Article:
The Kansas Legislature will consider a proposal to restrict local municipalities from raising property taxes without voter approval.

The bill was proposed by Sen. Jake LaTurner who represents Crawford County. Since the last property tax law in Kansas was repealed in 1999, cities and counties set the amount from their local tax base. LaTurner’s bill would require voter approval for any property tax increase above increases for inflation.

“If there is a reason that governments need to grow faster than that, then I think voters need to approve it,” LaTurner said.

The senator proposed the same bill last session. Legislators enacted the law after adding some stipulations to LaTurner’s bill.

“This year, I’m coming back to get the rest of it,” he said.

Marybeth Grimes, of Pittsburg, agrees with LaTurner.

“I think that taxpayers should be allowed to vote,” Grimes said. “I think that law makers need a little more accountability.”

Tim Casper, also of Pittsburg, shared similar sentiments.

“I believe as a taxpayer we should have the right to vote on matters of increased taxes,” Casper said. “It gives us a choice of where those tax dollars are going to.”

LaTurner believes the measure would curb “out of control” rising property tax levies.

Lawmakers in favor of the restrictions note that property tax levies in Kansas increased an average of 9.25 percent in urban areas from 2008 to 2015, 14.4 percent in rural areas, according to figures from the state Department of Revenue.

Compounding the effect is increases in property values, rising 6.67 percent during the same period.

Although, Crawford County and Pittsburg are comparable with the property tax increase, both show a loss in assessed property value.

From 2008 to 2015, property values in Crawford County have gone down nearly 0.16 percent, according to figures from the county.

The property tax levy has gone up 9.6 percent — from 45.23 mills to 49.584 — during that period.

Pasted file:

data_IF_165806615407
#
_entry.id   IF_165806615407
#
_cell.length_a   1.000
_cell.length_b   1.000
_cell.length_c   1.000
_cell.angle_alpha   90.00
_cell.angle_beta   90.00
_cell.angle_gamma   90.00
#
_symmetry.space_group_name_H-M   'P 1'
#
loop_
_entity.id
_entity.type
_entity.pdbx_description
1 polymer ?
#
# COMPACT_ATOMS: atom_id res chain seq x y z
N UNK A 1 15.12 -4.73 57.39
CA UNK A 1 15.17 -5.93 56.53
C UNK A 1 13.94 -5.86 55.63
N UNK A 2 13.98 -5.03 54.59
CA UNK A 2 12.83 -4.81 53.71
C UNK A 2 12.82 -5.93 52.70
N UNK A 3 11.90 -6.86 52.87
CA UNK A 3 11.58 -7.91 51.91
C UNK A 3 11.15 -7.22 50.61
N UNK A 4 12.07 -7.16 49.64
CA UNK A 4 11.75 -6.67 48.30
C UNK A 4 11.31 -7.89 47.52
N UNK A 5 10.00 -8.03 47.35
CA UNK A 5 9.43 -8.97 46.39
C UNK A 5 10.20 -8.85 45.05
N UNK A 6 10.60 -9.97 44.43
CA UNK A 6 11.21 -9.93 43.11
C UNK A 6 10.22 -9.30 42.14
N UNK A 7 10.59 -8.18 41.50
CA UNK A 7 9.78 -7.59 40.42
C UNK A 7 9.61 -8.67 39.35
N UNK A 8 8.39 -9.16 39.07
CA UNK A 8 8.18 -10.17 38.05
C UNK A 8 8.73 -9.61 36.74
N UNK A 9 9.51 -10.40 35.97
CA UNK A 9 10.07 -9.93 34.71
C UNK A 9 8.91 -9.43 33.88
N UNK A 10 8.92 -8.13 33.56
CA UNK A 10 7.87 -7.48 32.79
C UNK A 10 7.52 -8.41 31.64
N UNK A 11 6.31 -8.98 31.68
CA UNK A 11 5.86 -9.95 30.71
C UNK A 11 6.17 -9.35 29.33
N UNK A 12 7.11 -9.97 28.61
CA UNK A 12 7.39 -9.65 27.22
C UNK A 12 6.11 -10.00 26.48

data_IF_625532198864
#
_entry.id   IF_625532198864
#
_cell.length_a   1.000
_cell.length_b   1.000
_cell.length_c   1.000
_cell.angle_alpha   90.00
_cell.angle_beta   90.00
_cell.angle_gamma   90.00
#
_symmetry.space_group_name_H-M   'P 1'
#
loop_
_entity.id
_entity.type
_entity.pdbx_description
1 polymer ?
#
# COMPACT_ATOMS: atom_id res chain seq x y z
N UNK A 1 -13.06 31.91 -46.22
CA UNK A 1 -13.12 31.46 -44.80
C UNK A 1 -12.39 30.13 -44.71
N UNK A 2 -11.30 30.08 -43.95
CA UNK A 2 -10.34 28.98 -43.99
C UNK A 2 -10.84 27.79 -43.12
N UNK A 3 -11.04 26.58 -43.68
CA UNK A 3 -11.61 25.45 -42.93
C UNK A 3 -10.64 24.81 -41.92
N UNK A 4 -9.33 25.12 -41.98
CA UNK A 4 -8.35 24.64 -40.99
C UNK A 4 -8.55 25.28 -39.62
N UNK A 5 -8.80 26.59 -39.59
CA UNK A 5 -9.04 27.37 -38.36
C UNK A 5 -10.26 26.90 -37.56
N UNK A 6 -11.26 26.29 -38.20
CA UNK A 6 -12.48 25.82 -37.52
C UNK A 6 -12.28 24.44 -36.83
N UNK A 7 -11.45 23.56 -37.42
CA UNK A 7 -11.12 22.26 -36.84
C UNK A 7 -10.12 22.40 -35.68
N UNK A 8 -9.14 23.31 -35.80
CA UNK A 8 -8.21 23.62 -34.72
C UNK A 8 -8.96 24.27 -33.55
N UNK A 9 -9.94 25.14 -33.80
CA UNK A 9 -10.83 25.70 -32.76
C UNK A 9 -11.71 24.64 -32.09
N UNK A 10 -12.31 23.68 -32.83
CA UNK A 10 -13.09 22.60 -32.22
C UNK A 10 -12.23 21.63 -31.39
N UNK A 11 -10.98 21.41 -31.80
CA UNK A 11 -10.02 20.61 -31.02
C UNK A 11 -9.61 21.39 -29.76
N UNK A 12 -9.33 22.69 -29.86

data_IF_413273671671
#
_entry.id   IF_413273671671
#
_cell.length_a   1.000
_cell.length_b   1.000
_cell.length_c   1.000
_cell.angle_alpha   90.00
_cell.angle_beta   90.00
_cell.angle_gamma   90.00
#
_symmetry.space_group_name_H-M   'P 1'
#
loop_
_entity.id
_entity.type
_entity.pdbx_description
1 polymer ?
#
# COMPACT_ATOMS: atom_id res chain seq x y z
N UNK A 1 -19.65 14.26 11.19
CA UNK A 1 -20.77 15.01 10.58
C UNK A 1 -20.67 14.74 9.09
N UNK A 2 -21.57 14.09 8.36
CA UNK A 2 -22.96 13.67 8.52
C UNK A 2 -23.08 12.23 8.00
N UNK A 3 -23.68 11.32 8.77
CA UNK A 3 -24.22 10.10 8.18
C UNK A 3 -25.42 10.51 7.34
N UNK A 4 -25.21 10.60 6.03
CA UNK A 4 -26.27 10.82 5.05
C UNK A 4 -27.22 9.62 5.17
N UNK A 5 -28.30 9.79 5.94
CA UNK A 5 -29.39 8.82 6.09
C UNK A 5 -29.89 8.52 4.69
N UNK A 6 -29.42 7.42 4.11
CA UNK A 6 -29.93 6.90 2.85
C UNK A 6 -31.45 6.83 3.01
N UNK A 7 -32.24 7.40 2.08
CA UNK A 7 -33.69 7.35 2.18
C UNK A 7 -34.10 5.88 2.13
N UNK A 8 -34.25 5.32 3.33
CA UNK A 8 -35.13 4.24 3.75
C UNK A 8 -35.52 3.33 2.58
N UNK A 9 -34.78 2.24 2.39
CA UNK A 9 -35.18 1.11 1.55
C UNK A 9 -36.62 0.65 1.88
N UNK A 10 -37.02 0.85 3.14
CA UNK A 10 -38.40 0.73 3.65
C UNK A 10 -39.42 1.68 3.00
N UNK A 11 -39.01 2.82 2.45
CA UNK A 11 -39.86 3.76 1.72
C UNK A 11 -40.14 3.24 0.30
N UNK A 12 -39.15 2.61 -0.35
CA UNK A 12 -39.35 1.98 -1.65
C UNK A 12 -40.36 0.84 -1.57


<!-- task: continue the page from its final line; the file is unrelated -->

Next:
“It seems to me that would be a fair process,” said Tom Moody, county commission chair. Moody said he would need more details about the bill before forming a solid opinion.

Pittsburg's property values dropped 6.7 percent during that period, according to figures from the city, the property tax levy has increased 6.6 percent.

“I don’t agree with it,” said Pittsburg City Manager Daron Hall. “We elect local people to make these decisions locally.”

Voter approval outside of a general election in Pittsburg costs between $10,000 and $15,000, Hall said.

LaTurner said the savings realized would be more than the expense of an election.

If the bill is not passed, the related law enacted last year would take effect in 2018, which differs from this bill in that local municipalities would not need voter approval to increase property tax for spending on road improvements, paying for legal judgement, new infrastructure and to cover bond payment.

There is also a bill to repeal the 2018 law.

LaTurner said his rush to get this enacted by July 2016 is to prevent local municipalities from hiking property tax levies due to the 2018 “hanging law.”

— Michael Stavola is a staff writer at The Morning Sun. He can be emailed at or follow him on Twitter @MichaelStavola1.